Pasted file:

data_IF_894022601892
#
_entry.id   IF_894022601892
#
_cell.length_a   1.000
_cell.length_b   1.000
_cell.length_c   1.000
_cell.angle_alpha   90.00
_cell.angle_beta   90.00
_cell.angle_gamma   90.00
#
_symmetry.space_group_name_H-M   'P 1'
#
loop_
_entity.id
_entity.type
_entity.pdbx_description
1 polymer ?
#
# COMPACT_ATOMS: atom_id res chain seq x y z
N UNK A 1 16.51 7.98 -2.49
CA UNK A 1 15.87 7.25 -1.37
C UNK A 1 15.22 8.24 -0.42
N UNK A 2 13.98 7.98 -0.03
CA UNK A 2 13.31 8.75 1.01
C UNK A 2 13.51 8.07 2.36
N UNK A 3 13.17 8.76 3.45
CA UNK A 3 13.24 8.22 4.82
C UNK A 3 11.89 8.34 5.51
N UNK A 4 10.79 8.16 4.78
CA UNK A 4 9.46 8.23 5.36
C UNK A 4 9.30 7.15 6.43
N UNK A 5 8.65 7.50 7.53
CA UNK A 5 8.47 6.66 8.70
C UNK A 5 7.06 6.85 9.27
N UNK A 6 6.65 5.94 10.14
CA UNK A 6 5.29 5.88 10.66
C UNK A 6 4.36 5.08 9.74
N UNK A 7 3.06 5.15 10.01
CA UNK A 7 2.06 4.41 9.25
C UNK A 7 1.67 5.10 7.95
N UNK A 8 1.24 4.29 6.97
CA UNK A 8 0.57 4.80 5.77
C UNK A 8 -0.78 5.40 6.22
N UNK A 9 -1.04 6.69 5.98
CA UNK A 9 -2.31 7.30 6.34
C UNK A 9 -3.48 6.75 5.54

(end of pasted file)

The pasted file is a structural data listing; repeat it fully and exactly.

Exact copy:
data_IF_894022601892
#
_entry.id   IF_894022601892
#
_cell.length_a   1.000
_cell.length_b   1.000
_cell.length_c   1.000
_cell.angle_alpha   90.00
_cell.angle_beta   90.00
_cell.angle_gamma   90.00
#
_symmetry.space_group_name_H-M   'P 1'
#
loop_
_entity.id
_entity.type
_entity.pdbx_description
1 polymer ?
#
# COMPACT_ATOMS: atom_id res chain seq x y z
N UNK A 1 16.51 7.98 -2.49
CA UNK A 1 15.87 7.25 -1.37
C UNK A 1 15.22 8.24 -0.42
N UNK A 2 13.98 7.98 -0.03
CA UNK A 2 13.31 8.75 1.01
C UNK A 2 13.51 8.07 2.36
N UNK A 3 13.17 8.76 3.45
CA UNK A 3 13.24 8.22 4.82
C UNK A 3 11.89 8.34 5.51
N UNK A 4 10.79 8.16 4.78
CA UNK A 4 9.46 8.23 5.36
C UNK A 4 9.30 7.15 6.43
N UNK A 5 8.65 7.50 7.53
CA UNK A 5 8.47 6.66 8.70
C UNK A 5 7.06 6.85 9.27
N UNK A 6 6.65 5.94 10.14
CA UNK A 6 5.29 5.88 10.66
C UNK A 6 4.36 5.08 9.74
N UNK A 7 3.06 5.15 10.01
CA UNK A 7 2.06 4.41 9.25
C UNK A 7 1.67 5.10 7.95
N UNK A 8 1.24 4.29 6.97
CA UNK A 8 0.57 4.80 5.77
C UNK A 8 -0.78 5.40 6.22
N UNK A 9 -1.04 6.69 5.98
CA UNK A 9 -2.31 7.30 6.34
C UNK A 9 -3.48 6.75 5.54